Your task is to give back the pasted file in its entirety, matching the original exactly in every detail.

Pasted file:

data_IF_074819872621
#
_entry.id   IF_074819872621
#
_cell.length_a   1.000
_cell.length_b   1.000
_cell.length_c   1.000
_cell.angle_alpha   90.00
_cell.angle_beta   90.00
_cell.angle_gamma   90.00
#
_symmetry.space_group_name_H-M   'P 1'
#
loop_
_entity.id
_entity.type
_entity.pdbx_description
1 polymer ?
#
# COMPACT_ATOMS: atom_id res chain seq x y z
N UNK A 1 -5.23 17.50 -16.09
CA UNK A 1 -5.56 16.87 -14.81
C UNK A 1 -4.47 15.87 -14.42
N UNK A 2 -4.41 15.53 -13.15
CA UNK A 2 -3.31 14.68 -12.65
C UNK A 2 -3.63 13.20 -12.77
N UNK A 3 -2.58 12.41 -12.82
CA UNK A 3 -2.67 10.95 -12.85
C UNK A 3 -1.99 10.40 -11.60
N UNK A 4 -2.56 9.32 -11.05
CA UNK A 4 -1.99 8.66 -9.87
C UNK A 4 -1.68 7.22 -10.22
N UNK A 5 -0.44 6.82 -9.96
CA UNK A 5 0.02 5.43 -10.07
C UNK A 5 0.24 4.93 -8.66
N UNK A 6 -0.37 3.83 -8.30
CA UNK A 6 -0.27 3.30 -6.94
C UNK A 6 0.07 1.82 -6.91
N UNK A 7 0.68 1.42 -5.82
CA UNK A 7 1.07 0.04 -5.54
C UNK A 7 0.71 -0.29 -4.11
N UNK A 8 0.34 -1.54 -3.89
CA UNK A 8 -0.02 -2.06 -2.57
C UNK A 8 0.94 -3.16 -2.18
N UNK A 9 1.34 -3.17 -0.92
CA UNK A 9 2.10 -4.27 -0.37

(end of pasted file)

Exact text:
data_IF_074819872621
#
_entry.id   IF_074819872621
#
_cell.length_a   1.000
_cell.length_b   1.000
_cell.length_c   1.000
_cell.angle_alpha   90.00
_cell.angle_beta   90.00
_cell.angle_gamma   90.00
#
_symmetry.space_group_name_H-M   'P 1'
#
loop_
_entity.id
_entity.type
_entity.pdbx_description
1 polymer ?
#
# COMPACT_ATOMS: atom_id res chain seq x y z
N UNK A 1 -5.23 17.50 -16.09
CA UNK A 1 -5.56 16.87 -14.81
C UNK A 1 -4.47 15.87 -14.42
N UNK A 2 -4.41 15.53 -13.15
CA UNK A 2 -3.31 14.68 -12.65
C UNK A 2 -3.63 13.20 -12.77
N UNK A 3 -2.58 12.41 -12.82
CA UNK A 3 -2.67 10.95 -12.85
C UNK A 3 -1.99 10.40 -11.60
N UNK A 4 -2.56 9.32 -11.05
CA UNK A 4 -1.99 8.66 -9.87
C UNK A 4 -1.68 7.22 -10.22
N UNK A 5 -0.44 6.82 -9.96
CA UNK A 5 0.02 5.43 -10.07
C UNK A 5 0.24 4.93 -8.66
N UNK A 6 -0.37 3.83 -8.30
CA UNK A 6 -0.27 3.30 -6.94
C UNK A 6 0.07 1.82 -6.91
N UNK A 7 0.68 1.42 -5.82
CA UNK A 7 1.07 0.04 -5.54
C UNK A 7 0.71 -0.29 -4.11
N UNK A 8 0.34 -1.54 -3.89
CA UNK A 8 -0.02 -2.06 -2.57
C UNK A 8 0.94 -3.16 -2.18
N UNK A 9 1.34 -3.17 -0.92
CA UNK A 9 2.10 -4.27 -0.37